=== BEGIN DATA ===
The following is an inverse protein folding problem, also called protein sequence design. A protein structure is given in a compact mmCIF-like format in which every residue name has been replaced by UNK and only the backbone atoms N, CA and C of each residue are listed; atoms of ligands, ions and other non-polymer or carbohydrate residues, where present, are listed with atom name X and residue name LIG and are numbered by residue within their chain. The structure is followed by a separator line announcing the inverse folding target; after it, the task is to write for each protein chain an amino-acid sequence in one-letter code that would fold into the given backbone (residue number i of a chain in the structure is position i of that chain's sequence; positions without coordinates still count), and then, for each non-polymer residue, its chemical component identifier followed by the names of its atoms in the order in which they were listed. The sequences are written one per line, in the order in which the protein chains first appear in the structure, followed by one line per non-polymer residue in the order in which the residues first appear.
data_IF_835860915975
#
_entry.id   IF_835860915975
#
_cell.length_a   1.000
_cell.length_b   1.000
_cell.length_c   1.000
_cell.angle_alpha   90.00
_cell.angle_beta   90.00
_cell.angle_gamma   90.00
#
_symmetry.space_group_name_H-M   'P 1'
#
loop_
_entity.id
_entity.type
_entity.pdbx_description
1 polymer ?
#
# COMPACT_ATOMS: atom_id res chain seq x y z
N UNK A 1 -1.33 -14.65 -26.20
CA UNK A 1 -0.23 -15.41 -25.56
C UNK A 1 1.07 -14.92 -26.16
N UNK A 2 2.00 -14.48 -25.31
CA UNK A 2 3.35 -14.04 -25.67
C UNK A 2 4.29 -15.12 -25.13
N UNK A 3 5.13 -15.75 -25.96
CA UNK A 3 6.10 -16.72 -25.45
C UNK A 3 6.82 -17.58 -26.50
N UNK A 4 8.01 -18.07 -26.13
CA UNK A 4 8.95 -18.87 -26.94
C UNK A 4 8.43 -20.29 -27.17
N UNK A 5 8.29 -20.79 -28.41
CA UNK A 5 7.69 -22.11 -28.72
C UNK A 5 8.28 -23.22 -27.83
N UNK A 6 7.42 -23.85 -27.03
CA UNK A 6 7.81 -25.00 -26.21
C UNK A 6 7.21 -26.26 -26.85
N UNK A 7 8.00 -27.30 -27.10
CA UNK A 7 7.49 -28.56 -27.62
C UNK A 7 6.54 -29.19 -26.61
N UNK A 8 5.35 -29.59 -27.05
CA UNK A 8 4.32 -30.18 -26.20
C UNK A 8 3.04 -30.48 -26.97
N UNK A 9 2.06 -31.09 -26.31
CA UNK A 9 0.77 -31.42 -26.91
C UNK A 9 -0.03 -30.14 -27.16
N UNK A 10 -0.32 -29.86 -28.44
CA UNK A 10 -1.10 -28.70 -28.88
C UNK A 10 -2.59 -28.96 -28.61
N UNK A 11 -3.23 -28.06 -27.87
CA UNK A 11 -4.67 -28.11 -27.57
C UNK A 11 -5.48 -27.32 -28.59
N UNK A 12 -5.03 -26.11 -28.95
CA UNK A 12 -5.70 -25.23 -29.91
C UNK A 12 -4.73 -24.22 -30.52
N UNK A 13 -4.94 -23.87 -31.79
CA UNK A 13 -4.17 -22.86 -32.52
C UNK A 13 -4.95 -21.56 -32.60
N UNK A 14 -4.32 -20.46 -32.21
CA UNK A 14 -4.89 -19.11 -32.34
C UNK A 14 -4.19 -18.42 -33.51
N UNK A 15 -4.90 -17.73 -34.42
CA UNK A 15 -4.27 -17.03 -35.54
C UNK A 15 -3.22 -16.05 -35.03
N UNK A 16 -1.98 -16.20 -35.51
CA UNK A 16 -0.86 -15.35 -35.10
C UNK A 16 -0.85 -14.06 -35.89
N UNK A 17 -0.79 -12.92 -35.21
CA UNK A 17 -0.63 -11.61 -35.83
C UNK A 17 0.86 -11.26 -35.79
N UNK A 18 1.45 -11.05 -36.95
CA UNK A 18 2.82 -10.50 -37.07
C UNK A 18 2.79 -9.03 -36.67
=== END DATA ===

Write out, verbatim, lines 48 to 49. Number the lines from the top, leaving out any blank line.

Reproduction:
C UNK A 9 -0.03 -30.14 -27.16
N UNK A 10 -0.32 -29.86 -28.44